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Water Leaks in Fan Coil Units

Fan coil water leaks- the role of drain pans

Fan coil units, are widely used for controlling the indoor air temperatures within condo suites, especially in places like Toronto and GTA. Each condo suite has at least one of these with a lot of units having 2-3, some even have 5-6. To know how many you have just count the number of thermostats you have on your walls. A fan coil provides you with heating in the winter and cooling in the summer with most newer condo buildings providing both heating and cooling 12 months of the year, utilizing a four pipe system. Unfortunately like most things, the older this system gets the more problems will occur. The costliest and most common of all are summer water leaks.

Understanding your home's HVAC system can save you hassles and money. In this blog, we'll clarify fan coil units, explore why water leaks occur, and guide you on when to call an HVAC expert.

How Fan Coil Units Function :

Picture the fan coil unit as the lungs of your home. They breathe in your homes air through a filter and then a temperature controlled coil, then blow out that hot or cold air into your home. Your condo building provides the coils with hot water in the winter and cold water in the summer through a closed loop labyrinth of plumbing so that you can manage the temperature in your condo suite. Here's how they work:

Water Supply: Conditioned water flows through pipes that run throughout your building and branch into each fan coil unit. Depending on your buildings age, a 3-way-valve controls the water flow into the coil, ensuring precise temperature control.

Heat Exchange: The water moves through a coil inside the fan coil unit. As air from your home passes over the coil, the air picks up whatever the water temperature is inside the coil, either heating or cooling the air as needed.

Condensate Drain Pans, Hoses and Risers: When cooling, humidity and moisture are removed from the air when the hot air passes through the cold coil, creating condensation. This water drips into a drain pan below the coil and then flows over and down a drain line and finally into a shared drain riser.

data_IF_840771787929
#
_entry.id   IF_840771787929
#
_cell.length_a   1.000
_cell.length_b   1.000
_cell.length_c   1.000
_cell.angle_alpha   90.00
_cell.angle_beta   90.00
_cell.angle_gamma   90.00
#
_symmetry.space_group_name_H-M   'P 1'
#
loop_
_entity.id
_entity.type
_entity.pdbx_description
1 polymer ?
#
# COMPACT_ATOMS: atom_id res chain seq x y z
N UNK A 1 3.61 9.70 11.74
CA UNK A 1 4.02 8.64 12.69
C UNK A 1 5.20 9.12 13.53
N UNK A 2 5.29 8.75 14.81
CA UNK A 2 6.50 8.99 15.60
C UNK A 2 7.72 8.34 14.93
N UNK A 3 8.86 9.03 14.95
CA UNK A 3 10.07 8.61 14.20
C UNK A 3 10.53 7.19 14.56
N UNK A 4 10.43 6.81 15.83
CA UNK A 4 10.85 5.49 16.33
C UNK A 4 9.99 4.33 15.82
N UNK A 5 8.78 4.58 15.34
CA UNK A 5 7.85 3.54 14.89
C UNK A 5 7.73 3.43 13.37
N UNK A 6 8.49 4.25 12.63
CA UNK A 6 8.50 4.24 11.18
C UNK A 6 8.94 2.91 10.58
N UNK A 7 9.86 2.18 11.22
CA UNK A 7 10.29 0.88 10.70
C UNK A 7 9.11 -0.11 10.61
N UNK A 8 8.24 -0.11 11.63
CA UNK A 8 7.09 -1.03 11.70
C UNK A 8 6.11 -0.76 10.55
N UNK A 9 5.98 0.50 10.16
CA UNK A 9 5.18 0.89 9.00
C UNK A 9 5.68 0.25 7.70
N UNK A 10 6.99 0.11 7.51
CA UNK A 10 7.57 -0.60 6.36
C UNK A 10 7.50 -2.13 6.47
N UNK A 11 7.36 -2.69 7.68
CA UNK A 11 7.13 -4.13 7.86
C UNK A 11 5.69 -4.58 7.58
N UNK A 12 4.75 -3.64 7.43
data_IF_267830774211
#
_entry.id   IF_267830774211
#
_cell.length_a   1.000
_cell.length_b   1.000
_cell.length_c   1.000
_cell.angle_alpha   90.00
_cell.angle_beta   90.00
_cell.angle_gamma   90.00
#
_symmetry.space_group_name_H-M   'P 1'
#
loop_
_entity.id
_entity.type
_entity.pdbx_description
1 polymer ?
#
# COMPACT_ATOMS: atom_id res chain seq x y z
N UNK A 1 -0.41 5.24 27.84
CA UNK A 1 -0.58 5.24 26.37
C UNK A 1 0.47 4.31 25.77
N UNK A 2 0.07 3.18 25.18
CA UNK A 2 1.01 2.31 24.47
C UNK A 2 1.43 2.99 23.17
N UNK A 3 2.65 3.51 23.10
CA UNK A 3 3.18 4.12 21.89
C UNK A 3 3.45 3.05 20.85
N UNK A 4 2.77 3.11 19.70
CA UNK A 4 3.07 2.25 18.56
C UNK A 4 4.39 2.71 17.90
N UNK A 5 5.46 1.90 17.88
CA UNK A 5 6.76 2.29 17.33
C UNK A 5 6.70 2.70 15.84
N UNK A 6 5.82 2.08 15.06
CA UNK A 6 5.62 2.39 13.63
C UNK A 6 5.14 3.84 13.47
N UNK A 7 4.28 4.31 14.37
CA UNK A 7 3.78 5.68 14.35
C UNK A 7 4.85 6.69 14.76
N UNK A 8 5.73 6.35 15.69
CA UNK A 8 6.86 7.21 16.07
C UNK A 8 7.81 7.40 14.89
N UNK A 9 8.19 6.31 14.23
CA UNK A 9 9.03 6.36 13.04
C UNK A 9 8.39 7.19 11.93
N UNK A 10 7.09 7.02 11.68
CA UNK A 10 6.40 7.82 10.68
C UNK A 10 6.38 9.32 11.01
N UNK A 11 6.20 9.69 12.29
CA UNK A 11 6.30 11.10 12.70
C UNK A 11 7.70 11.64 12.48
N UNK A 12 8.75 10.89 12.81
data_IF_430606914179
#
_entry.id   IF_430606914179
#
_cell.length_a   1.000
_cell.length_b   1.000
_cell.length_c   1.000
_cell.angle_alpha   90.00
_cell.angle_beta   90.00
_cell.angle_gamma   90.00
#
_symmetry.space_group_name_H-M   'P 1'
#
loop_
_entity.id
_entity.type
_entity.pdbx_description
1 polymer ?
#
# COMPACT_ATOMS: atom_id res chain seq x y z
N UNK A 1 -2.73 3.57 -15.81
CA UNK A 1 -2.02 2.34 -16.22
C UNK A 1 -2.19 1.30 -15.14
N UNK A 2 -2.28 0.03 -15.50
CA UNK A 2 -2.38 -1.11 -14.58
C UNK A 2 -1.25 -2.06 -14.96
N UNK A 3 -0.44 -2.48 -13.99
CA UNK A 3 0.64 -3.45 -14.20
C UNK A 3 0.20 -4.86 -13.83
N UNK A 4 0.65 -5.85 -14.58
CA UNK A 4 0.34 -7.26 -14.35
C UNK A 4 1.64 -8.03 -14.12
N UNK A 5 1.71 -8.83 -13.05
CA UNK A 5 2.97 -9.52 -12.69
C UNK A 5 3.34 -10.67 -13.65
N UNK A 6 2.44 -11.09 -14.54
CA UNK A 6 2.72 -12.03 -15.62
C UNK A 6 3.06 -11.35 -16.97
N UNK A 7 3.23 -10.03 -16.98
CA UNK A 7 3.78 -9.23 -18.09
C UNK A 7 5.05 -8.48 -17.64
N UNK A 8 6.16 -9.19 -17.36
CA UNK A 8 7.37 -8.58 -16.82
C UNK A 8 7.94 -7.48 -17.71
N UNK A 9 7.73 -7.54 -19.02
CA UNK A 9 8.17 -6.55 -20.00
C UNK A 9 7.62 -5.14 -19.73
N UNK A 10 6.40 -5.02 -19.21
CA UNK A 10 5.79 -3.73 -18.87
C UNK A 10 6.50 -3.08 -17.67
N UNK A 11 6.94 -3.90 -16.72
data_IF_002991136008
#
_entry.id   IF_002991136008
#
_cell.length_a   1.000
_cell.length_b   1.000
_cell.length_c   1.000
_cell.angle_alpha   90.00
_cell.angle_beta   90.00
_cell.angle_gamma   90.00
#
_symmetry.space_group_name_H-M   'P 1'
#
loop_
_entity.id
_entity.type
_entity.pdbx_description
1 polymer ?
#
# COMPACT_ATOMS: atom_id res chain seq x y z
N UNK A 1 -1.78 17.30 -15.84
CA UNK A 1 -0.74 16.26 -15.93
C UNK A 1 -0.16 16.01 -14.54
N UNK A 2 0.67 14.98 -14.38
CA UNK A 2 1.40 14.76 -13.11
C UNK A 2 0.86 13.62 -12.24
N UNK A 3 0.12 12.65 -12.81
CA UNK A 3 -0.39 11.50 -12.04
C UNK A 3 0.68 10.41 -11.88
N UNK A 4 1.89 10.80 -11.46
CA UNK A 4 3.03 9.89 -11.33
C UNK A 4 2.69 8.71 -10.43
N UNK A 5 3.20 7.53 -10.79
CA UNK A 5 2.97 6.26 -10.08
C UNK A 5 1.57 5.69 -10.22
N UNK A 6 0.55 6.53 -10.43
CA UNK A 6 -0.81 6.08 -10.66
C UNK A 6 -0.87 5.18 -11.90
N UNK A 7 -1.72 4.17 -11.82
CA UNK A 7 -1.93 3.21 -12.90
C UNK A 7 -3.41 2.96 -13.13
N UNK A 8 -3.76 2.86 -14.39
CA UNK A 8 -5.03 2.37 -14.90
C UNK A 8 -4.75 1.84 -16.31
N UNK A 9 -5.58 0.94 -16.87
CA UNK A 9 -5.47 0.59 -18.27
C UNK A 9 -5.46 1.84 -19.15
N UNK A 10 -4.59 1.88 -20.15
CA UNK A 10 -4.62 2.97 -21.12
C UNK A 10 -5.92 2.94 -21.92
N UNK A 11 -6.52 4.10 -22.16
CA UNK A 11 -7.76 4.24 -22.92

Water Leaks: Causes and Effects

While an older fan coil system itself might occasionally get a pinhole leak in the coil, the most common cause of water damage regardless of the building's age comes from issues related to the condensate drain pans, lines and risers. Over time, the pan will corrode and develop holes due to prolonged moisture exposure. These corroded metal flakes and these flakes can cover the drain hole on the pan, clog a drain hose or buildup inside the drain riser. A second source of clogging material inside an aging unit is the fiberglass liner that is used to insulate the inside of the fan coil cabinet. As the unit ages this material becomes brittle and falls into the pan, the condensate water floats the fiberglass and liner material over to the drain, if the piece is big enough it will clog in the pan's drain hole. If it’s small enough it will go into the hose where it can build up with other material or be carried out into the riser where it can also build up with other material. It’s this building up of material over time that causes a ticking time bomb. Eventually too much material builds up in the pan, hose or riser and causes a costly flood.

But that’s not all!

Because older fan coils have the perfect conditions during the summer months to grow mould, white slime mould can grow in your drain pan and cause a back up either by clogging your drain pan, hose or riser.